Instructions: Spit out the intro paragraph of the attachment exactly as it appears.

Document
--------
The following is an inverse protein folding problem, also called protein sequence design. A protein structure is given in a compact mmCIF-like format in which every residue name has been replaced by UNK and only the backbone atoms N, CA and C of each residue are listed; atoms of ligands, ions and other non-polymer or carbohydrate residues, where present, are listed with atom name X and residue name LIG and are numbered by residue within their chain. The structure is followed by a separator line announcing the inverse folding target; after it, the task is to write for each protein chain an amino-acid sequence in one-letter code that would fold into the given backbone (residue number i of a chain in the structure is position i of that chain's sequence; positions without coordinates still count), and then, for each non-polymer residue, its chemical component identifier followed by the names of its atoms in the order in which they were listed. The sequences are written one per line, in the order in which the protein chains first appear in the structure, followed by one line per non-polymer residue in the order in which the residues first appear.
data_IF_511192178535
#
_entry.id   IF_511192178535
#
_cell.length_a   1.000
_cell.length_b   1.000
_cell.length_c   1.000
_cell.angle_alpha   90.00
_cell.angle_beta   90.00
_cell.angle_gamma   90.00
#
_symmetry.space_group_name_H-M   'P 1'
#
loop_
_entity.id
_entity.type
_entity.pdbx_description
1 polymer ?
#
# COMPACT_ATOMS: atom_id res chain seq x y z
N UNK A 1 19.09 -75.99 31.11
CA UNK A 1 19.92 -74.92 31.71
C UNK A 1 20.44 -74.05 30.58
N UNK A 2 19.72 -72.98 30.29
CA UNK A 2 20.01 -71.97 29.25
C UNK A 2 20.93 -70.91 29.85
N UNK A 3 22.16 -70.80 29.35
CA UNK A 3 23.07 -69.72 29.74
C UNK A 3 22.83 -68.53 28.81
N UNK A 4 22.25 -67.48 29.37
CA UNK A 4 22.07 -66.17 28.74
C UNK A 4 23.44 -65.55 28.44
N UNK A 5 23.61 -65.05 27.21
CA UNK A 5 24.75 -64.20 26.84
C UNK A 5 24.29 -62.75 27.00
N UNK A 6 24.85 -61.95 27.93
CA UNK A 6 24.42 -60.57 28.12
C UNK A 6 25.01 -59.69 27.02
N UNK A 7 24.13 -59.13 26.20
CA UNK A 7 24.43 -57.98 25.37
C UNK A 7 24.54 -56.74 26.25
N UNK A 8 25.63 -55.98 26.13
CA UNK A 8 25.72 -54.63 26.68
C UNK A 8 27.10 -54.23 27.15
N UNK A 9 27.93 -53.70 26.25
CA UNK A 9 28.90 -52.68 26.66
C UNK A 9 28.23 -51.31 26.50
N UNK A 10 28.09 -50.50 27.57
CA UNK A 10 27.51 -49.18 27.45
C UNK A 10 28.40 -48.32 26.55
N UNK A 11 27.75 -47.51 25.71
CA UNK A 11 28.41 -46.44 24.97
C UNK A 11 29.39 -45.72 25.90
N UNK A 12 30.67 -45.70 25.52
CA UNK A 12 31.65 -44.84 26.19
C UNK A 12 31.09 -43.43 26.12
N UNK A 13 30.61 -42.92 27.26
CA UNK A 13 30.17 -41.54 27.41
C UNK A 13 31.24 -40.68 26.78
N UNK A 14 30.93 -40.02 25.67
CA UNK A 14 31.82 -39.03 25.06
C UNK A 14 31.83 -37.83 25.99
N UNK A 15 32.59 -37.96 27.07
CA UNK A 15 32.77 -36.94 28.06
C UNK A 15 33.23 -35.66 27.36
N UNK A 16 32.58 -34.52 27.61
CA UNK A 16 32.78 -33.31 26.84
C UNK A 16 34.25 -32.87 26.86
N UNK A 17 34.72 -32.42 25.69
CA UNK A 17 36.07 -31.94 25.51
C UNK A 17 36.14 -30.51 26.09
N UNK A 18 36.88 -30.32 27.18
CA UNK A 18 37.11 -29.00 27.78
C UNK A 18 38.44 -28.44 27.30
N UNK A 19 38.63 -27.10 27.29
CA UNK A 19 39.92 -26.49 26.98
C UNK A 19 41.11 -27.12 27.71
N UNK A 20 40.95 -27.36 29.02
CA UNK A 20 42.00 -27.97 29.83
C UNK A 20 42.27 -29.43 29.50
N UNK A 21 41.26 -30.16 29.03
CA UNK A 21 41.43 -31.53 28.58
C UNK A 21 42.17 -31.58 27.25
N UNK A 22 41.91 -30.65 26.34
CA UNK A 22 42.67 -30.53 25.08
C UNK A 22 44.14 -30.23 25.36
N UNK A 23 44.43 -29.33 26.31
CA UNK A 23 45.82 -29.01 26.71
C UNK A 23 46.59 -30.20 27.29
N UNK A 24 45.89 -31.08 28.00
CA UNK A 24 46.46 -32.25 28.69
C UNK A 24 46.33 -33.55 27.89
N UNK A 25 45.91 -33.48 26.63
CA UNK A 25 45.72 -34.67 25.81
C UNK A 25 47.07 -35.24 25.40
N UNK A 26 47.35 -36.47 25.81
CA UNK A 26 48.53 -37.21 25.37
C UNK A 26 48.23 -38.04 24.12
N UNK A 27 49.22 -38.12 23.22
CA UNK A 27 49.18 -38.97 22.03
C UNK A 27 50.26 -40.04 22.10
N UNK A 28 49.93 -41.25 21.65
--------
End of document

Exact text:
The following is an inverse protein folding problem, also called protein sequence design. A protein structure is given in a compact mmCIF-like format in which every residue name has been replaced by UNK and only the backbone atoms N, CA and C of each residue are listed; atoms of ligands, ions and other non-polymer or carbohydrate residues, where present, are listed with atom name X and residue name LIG and are numbered by residue within their chain. The structure is followed by a separator line announcing the inverse folding target; after it, the task is to write for each protein chain an amino-acid sequence in one-letter code that would fold into the given backbone (residue number i of a chain in the structure is position i of that chain's sequence; positions without coordinates still count), and then, for each non-polymer residue, its chemical component identifier followed by the names of its atoms in the order in which they were listed. The sequences are written one per line, in the order in which the protein chains first appear in the structure, followed by one line per non-polymer residue in the order in which the residues first appear.